Author Topic: Insuring loans.  (Read 12212 times)

AnilG

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Re: Insuring loans.
« Reply #15 on: March 14, 2015, 08:50:14 PM »
Very interesting idea. Will it be a profitable initiative with retail lenders? Will there be enough retail lenders interested in insuring their loans? IMO, the insured dollar amount with retail lenders will be too small to be profitable. Even at 1.5% a year premium, to generate $100,000 in profit, you will need to insure loan value of $6.7 million at 0% payout or $13.3 million at 50% payout without accounting for any other expenses.

What are the regulatory challenges with it?
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Randawl

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Re: Insuring loans.
« Reply #16 on: March 14, 2015, 09:21:02 PM »
So I guess there are three ways to insure.  I was actually thinking of a way differently than what you described.

1) Insure all losses
2) Prevent Negative income
3) Insure losses exceeding certain thresholds

I was curious about 3.  For example, say the expected default rate on B notes is 5%.  I was asking if you were offering insurance for defaults that exceed 7%, basically putting a floor for the investor that they know ahead of time.  It is similar to preventing negative income, but the floor could be establishing a minimum net return which could be 0%, 1%, etc.

I'm not sure about financial insurance, but regular insurance companies are regulated at the state level at least and are very disciplined in how they invest the money they'll be using for payouts.

#3 is what a certificate investor already has with their "Credit Support Agreement" provided by Lending Club!

Fred93

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Re: Insuring loans.
« Reply #17 on: March 14, 2015, 09:45:50 PM »
What are the regulatory challenges with it?

For starters: State insurance commissions in each of 50 states.

Fred

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Re: Insuring loans.
« Reply #18 on: March 15, 2015, 03:23:28 AM »
Ill get you some better numbers soon - I enlisted my uncle whos a quant, and Im asking around to try to find someone in actuarial science whos willing to help.

Ryanlenea, thanks for your responses.  I'm still interested.  Please share the numbers after you finished formulating your models. 

Are you using the ISDA CDS Standard Model?

A little background about you and your uncle would also be appreciated.

Kombinator

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Re: Insuring loans.
« Reply #19 on: March 17, 2015, 10:11:01 AM »
I am quite interested to hear more about this project as well. Please do provide more info and should you move forward with this I would love to review the product and possibly use it for our portfolio.

RazzleDazzle

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Re: Insuring loans.
« Reply #20 on: March 17, 2015, 03:00:06 PM »
I saw this a while back

https://prezi.com/xsmptqovf3tw/lending-club-strengthening-the-peer-to-peer-community/

Didn't pay much attention - are they still running? Thought it'd be relevant.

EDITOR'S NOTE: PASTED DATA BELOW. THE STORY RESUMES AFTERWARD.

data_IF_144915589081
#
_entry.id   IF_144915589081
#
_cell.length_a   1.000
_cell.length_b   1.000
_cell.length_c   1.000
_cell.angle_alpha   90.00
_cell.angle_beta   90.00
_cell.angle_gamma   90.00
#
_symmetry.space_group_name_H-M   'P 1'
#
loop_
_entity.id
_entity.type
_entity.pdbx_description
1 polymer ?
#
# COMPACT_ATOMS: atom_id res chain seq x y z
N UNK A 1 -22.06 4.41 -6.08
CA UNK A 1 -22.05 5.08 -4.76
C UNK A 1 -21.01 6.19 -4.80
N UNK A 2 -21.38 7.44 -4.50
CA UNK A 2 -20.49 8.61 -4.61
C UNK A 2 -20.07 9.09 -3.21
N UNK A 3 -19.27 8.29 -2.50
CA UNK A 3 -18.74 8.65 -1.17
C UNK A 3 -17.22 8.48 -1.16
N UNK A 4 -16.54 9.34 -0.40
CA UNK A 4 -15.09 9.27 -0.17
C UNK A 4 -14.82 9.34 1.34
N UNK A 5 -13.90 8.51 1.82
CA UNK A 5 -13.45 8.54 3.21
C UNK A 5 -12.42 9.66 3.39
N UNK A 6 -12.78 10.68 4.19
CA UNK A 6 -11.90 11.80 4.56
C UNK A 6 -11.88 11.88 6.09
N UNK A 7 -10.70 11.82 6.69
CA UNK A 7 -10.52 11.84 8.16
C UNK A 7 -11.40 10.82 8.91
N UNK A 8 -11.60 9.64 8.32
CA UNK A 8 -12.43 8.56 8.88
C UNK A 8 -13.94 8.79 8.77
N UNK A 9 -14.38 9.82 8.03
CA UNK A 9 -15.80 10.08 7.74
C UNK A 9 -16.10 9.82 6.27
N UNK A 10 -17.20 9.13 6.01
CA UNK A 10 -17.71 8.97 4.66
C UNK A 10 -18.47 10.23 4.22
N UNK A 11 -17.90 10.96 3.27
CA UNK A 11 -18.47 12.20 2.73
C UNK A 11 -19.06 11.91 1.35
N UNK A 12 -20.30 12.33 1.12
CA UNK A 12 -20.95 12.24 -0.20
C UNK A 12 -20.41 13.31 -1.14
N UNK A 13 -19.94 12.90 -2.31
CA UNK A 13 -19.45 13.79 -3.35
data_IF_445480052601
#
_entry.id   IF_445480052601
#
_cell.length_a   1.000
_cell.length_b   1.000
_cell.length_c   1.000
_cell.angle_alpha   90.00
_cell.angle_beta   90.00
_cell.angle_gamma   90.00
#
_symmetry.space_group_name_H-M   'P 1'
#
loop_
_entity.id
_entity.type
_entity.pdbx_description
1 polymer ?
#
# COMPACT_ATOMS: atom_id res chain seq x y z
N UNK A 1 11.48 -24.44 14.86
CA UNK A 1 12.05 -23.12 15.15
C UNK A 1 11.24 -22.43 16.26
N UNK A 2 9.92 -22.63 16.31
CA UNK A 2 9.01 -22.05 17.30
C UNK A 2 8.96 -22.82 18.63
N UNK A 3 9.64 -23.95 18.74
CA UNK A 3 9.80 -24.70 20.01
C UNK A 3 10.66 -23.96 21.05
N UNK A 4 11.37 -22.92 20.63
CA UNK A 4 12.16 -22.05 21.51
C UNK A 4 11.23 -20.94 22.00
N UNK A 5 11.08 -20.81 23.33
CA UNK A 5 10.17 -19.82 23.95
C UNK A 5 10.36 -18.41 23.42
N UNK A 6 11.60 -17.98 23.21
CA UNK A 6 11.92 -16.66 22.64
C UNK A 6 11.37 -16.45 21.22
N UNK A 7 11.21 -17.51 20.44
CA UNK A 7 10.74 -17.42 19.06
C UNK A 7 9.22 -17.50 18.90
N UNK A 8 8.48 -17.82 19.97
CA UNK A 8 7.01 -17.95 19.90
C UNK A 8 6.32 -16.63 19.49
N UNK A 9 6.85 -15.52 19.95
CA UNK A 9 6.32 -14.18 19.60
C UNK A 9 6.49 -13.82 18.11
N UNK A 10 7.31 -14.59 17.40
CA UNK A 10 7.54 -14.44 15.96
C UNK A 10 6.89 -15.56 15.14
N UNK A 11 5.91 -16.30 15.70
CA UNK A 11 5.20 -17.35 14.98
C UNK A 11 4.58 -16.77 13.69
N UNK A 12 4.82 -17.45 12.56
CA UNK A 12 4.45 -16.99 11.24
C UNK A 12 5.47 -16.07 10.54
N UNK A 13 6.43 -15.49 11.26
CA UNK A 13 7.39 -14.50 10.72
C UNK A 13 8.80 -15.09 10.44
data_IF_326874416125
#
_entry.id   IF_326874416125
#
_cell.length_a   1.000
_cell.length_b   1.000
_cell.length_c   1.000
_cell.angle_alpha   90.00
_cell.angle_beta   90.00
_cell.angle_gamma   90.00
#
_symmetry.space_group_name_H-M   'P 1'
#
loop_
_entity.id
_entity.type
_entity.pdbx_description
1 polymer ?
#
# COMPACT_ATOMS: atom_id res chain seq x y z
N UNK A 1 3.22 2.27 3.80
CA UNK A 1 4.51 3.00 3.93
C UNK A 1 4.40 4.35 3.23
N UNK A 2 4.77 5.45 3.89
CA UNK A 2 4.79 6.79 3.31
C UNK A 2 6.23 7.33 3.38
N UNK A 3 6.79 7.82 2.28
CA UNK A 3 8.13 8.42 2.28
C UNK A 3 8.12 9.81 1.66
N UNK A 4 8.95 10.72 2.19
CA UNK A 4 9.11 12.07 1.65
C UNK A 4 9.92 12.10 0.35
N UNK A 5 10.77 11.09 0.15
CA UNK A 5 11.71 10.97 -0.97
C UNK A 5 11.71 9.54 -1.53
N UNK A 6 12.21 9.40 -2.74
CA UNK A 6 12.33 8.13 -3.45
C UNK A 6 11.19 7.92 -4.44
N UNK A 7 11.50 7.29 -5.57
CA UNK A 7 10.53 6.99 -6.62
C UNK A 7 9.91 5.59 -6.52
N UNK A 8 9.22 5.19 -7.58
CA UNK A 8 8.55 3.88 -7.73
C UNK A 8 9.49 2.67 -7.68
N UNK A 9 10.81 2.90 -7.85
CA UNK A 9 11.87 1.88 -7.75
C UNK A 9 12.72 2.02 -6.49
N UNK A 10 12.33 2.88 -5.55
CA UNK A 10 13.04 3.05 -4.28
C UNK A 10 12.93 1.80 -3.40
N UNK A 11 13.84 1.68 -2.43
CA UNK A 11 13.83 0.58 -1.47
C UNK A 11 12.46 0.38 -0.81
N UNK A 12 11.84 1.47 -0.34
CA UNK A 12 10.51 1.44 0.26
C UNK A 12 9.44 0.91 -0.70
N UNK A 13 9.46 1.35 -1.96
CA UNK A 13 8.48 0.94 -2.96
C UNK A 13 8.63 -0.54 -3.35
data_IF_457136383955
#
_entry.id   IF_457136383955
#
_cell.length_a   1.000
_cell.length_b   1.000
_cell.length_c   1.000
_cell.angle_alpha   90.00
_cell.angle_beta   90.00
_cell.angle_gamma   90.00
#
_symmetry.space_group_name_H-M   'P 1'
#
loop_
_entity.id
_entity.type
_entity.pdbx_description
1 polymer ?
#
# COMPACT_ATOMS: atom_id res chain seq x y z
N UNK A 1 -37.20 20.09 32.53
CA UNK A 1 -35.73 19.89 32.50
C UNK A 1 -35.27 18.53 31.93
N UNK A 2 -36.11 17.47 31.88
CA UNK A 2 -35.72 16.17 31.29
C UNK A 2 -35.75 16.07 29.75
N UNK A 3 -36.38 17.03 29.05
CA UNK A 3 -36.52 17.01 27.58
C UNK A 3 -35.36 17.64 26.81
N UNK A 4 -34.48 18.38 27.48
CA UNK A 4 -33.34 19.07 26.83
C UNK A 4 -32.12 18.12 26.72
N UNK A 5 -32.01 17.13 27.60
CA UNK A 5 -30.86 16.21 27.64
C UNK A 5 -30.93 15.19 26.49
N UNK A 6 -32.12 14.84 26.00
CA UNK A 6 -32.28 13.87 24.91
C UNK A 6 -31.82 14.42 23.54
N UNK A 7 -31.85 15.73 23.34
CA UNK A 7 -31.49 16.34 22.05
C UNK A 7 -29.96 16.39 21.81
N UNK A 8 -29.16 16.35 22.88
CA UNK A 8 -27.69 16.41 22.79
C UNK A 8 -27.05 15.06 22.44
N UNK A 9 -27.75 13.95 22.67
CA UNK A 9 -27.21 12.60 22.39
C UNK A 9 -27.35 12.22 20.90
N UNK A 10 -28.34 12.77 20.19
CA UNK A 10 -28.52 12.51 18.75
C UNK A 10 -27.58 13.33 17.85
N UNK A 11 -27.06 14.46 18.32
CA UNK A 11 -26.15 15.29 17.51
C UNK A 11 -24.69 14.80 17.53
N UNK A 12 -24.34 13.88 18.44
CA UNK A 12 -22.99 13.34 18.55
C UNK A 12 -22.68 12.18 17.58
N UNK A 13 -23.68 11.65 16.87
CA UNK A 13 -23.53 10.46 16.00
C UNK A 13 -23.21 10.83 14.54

Kombinator

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Re: Insuring loans.
« Reply #21 on: March 18, 2015, 10:13:39 AM »
Interesting, but seems this is insurance for the borrowers not the lenders

Ryanlenea

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Re: Insuring loans.
« Reply #22 on: March 18, 2015, 10:38:33 PM »
Very interesting idea. Will it be a profitable initiative with retail lenders? Will there be enough retail lenders interested in insuring their loans? IMO, the insured dollar amount with retail lenders will be too small to be profitable. Even at 1.5% a year premium, to generate $100,000 in profit, you will need to insure loan value of $6.7 million at 0% payout or $13.3 million at 50% payout without accounting for any other expenses.

What are the regulatory challenges with it?

AnilG: It's true, our customer base would have to be very large to make a significant profit, and probably why someone hasn't attempted this sooner. 1.5% is the interest rate I very roughly estimated we would have to charge to make some kind of profit, but initially we might have to bump it up so we could cover operating expenses. I think it could eventually be made profitable. In terms of regulation, I've been chatting with a friend who runs a bank that does healthcare finance, which involves making large loans to healthcare providers; he's interested in helping, and says if we set this up "right" as a CDS platform the regulation wouldn't be as burdensome. I'll ask him exactly what "right" means if we get to that point.

So I guess there are three ways to insure.  I was actually thinking of a way differently than what you described.

1) Insure all losses
2) Prevent Negative income
3) Insure losses exceeding certain thresholds

I was curious about 3.  For example, say the expected default rate on B notes is 5%.  I was asking if you were offering insurance for defaults that exceed 7%, basically putting a floor for the investor that they know ahead of time.  It is similar to preventing negative income, but the floor could be establishing a minimum net return which could be 0%, 1%, etc.

I'm not sure about financial insurance, but regular insurance companies are regulated at the state level at least and are very disciplined in how they invest the money they'll be using for payouts.